Nobel prize winner James Watson had his reputation ruined for well-meaningly stating scientific truths, the same truth that earned renowned scientist J. Philippe Rushton constant persecution. *Discrimination is the explanation for every gender and race difference. We are awe struck how people in high academic positions can get away with drivel like race does not exist.

Don’t miss Robert Kurzban‘s book on the evolution of hypocrisy and meddling in other people’s sex life. Which explains, partially, why lying about a blow job (Bill Clinton) seems to be a worse transgression then starting a trillion dollar war based on lies about weapons of mass destruction (Bush)..

 

Original scholarly article

Mercier, Hugo and Sperber, Dan, Why Do Humans Reason? Arguments for an Argumentative Theory (June 26, 2010). Behavioral and Brain Sciences, Vol. 34, No. 2, pp. 57-74, 2011. Available at SSRN: http://ssrn.com/abstract=1698090 

Excerpts from Why Do Humans Reason? Arguments for an Argumentative Theory


4.1.3. Belief perseverance. Motivated reasoning can also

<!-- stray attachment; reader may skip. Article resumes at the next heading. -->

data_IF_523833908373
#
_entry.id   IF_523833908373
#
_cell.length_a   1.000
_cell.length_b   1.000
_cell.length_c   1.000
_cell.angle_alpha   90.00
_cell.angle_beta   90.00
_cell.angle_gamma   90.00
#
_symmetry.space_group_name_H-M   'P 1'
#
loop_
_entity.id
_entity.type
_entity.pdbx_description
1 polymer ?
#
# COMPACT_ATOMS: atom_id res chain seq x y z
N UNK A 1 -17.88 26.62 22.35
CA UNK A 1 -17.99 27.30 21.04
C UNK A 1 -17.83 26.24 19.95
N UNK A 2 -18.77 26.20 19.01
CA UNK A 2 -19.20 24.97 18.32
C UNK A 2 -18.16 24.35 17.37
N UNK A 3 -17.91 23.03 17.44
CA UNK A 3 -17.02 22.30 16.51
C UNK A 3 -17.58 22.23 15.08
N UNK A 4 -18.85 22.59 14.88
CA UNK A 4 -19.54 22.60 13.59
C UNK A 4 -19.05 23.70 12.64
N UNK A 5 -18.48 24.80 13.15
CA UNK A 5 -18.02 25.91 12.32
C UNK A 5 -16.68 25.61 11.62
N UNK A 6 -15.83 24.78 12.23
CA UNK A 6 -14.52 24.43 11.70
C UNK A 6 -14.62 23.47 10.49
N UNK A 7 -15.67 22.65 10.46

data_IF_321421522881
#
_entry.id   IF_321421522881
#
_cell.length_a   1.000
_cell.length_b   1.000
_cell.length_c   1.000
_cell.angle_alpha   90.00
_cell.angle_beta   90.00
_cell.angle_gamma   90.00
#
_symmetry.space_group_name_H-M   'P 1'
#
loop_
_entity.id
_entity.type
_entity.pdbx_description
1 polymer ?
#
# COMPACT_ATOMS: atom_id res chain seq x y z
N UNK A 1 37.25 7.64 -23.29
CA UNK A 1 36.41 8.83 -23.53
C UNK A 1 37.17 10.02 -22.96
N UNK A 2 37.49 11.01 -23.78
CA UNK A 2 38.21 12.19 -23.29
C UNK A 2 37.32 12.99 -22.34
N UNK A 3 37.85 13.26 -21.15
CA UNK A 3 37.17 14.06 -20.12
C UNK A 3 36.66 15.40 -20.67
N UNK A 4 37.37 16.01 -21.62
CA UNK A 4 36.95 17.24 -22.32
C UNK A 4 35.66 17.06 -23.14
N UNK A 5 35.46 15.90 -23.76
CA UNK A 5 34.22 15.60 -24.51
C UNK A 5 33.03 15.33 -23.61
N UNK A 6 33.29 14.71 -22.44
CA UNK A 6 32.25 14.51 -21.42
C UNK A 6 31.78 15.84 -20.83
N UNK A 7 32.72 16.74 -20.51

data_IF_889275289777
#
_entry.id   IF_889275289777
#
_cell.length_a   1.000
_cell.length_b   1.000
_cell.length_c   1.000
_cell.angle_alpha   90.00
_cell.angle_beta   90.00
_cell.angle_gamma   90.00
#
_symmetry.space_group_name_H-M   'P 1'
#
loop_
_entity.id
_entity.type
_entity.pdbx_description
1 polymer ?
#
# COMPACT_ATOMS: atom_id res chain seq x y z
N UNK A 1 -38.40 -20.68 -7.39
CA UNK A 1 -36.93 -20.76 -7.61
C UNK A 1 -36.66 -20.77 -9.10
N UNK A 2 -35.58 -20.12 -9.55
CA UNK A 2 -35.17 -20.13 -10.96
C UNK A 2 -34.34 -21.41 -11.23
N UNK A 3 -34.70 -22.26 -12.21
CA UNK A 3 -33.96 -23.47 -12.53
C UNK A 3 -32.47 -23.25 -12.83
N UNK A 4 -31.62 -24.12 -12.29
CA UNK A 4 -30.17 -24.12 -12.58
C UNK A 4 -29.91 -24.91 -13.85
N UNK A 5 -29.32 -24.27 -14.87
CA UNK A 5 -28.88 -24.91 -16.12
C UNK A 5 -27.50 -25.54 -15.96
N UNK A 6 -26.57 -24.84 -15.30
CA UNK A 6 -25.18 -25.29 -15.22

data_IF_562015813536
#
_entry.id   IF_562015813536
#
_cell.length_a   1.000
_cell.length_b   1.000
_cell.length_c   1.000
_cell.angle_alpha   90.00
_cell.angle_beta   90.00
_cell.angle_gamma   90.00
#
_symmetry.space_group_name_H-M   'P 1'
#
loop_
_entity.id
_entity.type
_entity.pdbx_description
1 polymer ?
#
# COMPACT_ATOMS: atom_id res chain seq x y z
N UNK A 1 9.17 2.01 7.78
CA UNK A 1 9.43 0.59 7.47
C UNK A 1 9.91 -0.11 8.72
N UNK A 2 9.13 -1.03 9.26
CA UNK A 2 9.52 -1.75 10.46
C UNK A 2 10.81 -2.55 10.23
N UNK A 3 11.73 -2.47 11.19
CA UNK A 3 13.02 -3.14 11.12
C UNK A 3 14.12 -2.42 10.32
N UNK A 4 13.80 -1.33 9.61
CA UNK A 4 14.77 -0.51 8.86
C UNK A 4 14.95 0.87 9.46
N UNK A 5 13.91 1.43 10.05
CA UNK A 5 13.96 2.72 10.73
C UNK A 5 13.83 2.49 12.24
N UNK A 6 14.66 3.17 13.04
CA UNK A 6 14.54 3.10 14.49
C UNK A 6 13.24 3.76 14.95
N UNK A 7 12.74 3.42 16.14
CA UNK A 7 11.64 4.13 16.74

be used to hang on to beliefs even when they have been
proved to be ill-founded. This phenomenon, known as
belief perseverance, is “one of social psychology’s most
reliable phenomena” (Guenther & Alicke 2008, p. 706;
for an early demonstration, see Ross et al. 1975). The
involvement of motivated reasoning in this effect can be
demonstrated by providing participants with evidence
both for and against a favored belief. If belief perseverance
were a simple result of some degree of psychological
inertia, then the first evidence presented should be the
most influential, whether it supports or disconfirms the
favored belief. On the other hand, if evidence can be
used selectively, then only evidence supporting the
favored belief should be retained, regardless of the order
of presentation. G

 

argument

4.1.4. Violation of moral norms. The results reviewed so
far have shown that motivated reasoning can lead to
poor epistemic outcomes. We will now see that our
ability to “find or make a reason for everything one has a
mind to do” (Franklin 1799) can also allow us to violate
our moral intuitions and behave unfairly. In a recent
experiment, Valdesolo and DeSteno (2008) have demonstrated
the role reasoning can play in maintaining moral
hypocrisy (when we judge someone else’s action by
using tougher moral criteria than we use to judge our
own actions)

 

All of these experiments demonstrate cognitively
unsound uses of reasoning. There are two ways to explain
these findings. One could argue that these are instances
of a mechanism designed for individual cognition, and in
particular for decision making, that sometimes gets